*if you think mine looks aight
Although these are arguably just simple suggestions, it goes without saying that what I wrote here is my personal opinion. These are not definitive rules and you should use these suggestions as a general guideline to explore what suits your situation best. You can also find the CV template I use on both github and overleaf.
- Try out ideas: Iterate over different designs, experiment with different wordings. Don’t hesitate to scrap things.
- Help the reader: Remember that person reading your CV might not know every scientific term in your field. Use simple words where you can.
- Don’t lie: It won’t get anyone far. Though it’s alright to shift the focus and talk less about unwanted stuff.
- Keep it simple: Colors, charts, shapes… It’s mostly a good idea to avoid all of them. Another rule of thumb is to use a serif typeface, which is both readable and professional.
- Be consistent: Pick a style and just follow it. For example, if you write a company’s name in bold, you should probably make all of them bold. Definitely stick to a typeface or two.
- Mind the gap: All blank parts are important for readability. Try to have some room in between headings, paragraphs and lines. Not having sufficient page margins would go horribly wrong.
- Leave aside personal stuff: Like your marital status or your birthdate, unless you think it is really relevant for the position somehow.
- But not all of them: Name, address, phone, email must be there. Your name should be more than just visible. Don’t forget to include your professional web presence, if you have any.
- E-mail is a must: If you have an institutional one it may be a good idea to use it. For personal adresses, try to use a professional-sounding one — like something with your name in it. If you don’t have one, just set up a new one.
- Keep it up-to-date: Your CV should tell what have you been doing until now. Specifically try to avoid any possible confusion on your current status.
- Don’t leave gaps: Without any explanation, at least. Try to bring out the positive aspects of your gap while also being honest about them.
- Explain yourself: A cover letter could always be a good addition. If not, a summary or an objective driven introduction in your CV would also do good.
- Keep it short: One-pager is always the best option. Do not use more than one page, especially if you’re just going to keep it mostly empty. More than two pages is a no-no. If necessary, you can use a website for your portfolio or other details.
- Be succinct: Same idea also applies for sentences and paragraphs. Keep them short, break the longer ones into short ones. You can use more detail in your cover letter or such.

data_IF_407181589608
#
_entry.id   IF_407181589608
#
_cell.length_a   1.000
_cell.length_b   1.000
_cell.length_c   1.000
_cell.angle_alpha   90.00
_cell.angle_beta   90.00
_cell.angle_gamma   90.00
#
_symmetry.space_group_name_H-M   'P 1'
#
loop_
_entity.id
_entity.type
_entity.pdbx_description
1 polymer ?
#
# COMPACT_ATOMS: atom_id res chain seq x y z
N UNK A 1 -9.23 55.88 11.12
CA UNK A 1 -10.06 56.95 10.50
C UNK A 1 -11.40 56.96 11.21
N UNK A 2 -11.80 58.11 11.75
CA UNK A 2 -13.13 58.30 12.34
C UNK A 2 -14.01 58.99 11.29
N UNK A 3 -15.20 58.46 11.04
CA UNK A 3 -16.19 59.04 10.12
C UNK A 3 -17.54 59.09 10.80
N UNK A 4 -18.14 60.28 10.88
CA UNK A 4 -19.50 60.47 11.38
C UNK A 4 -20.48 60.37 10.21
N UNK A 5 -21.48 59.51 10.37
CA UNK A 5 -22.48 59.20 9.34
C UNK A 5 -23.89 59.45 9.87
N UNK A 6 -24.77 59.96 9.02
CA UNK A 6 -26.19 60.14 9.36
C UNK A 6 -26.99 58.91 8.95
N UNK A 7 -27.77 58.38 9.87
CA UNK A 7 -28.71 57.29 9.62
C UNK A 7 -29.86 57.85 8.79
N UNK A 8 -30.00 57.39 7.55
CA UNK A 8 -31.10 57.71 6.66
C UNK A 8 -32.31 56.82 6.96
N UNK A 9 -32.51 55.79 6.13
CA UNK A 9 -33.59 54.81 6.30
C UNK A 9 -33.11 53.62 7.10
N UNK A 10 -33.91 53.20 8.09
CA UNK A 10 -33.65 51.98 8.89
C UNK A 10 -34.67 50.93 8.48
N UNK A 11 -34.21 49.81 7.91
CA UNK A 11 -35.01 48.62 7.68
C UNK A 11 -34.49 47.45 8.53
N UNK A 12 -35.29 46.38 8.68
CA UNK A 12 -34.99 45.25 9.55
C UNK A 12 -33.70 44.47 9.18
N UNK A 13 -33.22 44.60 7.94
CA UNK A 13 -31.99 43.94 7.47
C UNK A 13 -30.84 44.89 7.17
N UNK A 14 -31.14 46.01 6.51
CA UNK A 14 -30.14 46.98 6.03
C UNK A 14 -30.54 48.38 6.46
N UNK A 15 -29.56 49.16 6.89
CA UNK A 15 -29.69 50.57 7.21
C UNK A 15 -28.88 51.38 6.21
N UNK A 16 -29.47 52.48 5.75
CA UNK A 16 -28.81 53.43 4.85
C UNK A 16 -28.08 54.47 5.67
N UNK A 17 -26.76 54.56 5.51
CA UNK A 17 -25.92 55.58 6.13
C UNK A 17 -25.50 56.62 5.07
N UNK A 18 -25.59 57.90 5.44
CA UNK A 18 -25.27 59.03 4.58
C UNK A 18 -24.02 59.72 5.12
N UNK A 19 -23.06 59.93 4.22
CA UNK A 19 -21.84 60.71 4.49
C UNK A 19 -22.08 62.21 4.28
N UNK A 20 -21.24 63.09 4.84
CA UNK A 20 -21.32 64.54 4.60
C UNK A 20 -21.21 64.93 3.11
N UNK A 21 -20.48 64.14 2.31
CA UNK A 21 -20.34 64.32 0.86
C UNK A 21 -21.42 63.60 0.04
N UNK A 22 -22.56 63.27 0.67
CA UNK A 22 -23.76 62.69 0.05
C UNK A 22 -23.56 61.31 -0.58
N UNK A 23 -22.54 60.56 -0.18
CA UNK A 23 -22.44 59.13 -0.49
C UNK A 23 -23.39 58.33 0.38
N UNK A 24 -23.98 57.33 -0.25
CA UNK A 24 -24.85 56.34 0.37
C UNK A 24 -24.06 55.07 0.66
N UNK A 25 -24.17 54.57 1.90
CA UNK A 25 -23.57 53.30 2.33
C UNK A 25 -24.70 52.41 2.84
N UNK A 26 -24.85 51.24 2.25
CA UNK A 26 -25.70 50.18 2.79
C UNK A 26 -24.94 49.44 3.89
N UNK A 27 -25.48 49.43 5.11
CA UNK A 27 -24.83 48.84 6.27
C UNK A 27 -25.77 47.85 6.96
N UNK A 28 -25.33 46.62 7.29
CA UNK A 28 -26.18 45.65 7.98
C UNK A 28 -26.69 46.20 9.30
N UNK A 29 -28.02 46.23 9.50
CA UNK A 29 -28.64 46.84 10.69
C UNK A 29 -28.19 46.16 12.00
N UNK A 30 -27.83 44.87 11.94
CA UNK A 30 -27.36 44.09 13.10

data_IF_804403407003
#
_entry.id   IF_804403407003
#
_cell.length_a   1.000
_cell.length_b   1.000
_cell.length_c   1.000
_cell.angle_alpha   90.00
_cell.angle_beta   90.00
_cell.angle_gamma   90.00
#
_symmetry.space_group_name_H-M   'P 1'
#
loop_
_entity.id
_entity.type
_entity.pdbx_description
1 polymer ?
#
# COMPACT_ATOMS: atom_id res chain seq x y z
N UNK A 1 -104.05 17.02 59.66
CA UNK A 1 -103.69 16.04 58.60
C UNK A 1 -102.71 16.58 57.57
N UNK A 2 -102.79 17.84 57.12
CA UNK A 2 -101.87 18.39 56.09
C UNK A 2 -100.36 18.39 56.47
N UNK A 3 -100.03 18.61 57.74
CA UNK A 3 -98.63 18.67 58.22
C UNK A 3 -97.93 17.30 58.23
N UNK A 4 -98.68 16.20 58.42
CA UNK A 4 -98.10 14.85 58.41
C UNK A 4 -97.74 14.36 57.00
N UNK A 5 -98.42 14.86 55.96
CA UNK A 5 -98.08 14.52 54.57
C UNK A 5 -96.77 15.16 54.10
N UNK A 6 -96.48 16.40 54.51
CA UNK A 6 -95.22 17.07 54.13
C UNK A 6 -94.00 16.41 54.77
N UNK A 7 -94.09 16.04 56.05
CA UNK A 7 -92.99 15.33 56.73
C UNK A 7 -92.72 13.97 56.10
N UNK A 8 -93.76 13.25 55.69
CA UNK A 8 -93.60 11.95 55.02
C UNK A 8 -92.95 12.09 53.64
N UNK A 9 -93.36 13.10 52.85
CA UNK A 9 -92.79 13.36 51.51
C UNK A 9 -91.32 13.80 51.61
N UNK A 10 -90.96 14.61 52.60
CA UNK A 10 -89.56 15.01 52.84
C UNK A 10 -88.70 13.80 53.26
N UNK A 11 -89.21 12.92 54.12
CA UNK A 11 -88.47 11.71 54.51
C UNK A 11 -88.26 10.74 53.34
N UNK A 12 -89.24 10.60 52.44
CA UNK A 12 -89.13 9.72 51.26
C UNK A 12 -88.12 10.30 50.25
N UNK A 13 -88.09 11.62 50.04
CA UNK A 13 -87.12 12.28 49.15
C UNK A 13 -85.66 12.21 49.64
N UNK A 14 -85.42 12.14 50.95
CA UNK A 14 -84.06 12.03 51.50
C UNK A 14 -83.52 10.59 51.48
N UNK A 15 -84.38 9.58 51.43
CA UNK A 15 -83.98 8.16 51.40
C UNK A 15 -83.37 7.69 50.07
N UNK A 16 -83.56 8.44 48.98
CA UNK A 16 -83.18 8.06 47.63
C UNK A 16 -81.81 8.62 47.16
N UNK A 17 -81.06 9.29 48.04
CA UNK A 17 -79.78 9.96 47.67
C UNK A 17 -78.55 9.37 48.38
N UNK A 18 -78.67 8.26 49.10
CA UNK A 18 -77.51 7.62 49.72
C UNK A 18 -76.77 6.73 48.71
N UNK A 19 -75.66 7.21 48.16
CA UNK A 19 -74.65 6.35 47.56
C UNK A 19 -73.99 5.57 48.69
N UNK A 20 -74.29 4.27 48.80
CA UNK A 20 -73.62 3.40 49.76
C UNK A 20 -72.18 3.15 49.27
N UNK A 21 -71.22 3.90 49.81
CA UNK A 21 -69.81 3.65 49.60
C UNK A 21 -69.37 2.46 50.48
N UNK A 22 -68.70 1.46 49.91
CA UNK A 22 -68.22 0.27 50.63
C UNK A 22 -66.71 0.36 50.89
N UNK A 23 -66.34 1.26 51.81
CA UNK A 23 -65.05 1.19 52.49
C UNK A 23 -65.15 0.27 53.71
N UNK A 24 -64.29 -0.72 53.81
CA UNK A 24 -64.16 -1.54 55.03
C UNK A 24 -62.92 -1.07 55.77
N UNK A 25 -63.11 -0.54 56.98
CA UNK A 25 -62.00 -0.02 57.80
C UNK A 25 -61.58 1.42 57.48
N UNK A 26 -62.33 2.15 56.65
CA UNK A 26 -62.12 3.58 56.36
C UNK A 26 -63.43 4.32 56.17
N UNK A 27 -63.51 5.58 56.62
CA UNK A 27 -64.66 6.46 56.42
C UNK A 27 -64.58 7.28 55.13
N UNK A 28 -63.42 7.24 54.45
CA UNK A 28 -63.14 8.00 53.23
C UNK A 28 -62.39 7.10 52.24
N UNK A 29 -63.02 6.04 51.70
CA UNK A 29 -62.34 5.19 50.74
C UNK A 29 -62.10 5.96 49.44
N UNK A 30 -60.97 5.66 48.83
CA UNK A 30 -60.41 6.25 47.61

- Be self-explanatory: No need to write a “Curriculum Vitae” on top, no need to write “Email:” before your email. Leave out clutter where you can.
- No mistakes: There is no excuse for any errors, even for a typo or a grammatical error. CVs are all about leaving a good first impression.
- Proofread: Again and again, just in case. Ask your friends, colleagues. Grammar & spell checkers are handy, but they may have their limitations.
- Get help: Not only for proofreading, but also for all kinds of suggestions. There are career centers in universities for students and graduates, make use of their help.
- Detail your work: Don’t just say you worked somewhere for some time. Try to explain what did you do, how did you do it and what did you achieve or what positive effect your work had. One sentence for each should be manageable.
- Show, don’t tell: A team player and a problem solver? Who says so? Try to show off your skills with your work. Same applies for assessments like “proficient in Java” or “expert in Python”.
- Fill it: When in doubt with a detail and if it’s not really irrelevant, put it. It doesn’t have to explicitly fulfill a requirement for the job.
- Keep it relevant: That does not mean that you should talk about everything you ever did in your CV. Try to tailor the content for the specific position.
- Guide the reader: Bullet points, horizontal rules, spaced out sections… whatever makes it more readable. Remember, it’s your CV, you decide on the pace.
- Sort the stuff: For example, if you are a student or a fresh grad it is generally quite a good idea to talk about your education first. You decide on what’s important and what’s less.
- Reverse chronological order: Is the way to go. List the most recent positions and achievements first inside every section.
- Photograph: People just do not use them on CVs anymore. LinkedIn, social media or a personal website can provide a professional one.
- References: Are available on request, right? If they really are, why not. If you are putting such a claim on your CV, your references must be informed beforehand.
- Hobbies: Put them, as long as it is more than just “reading books, traveling and sports”. It is a nice idea to underline soft skills with your hobbies, if it applies.
If you think anything is missing or misleading, please do tell.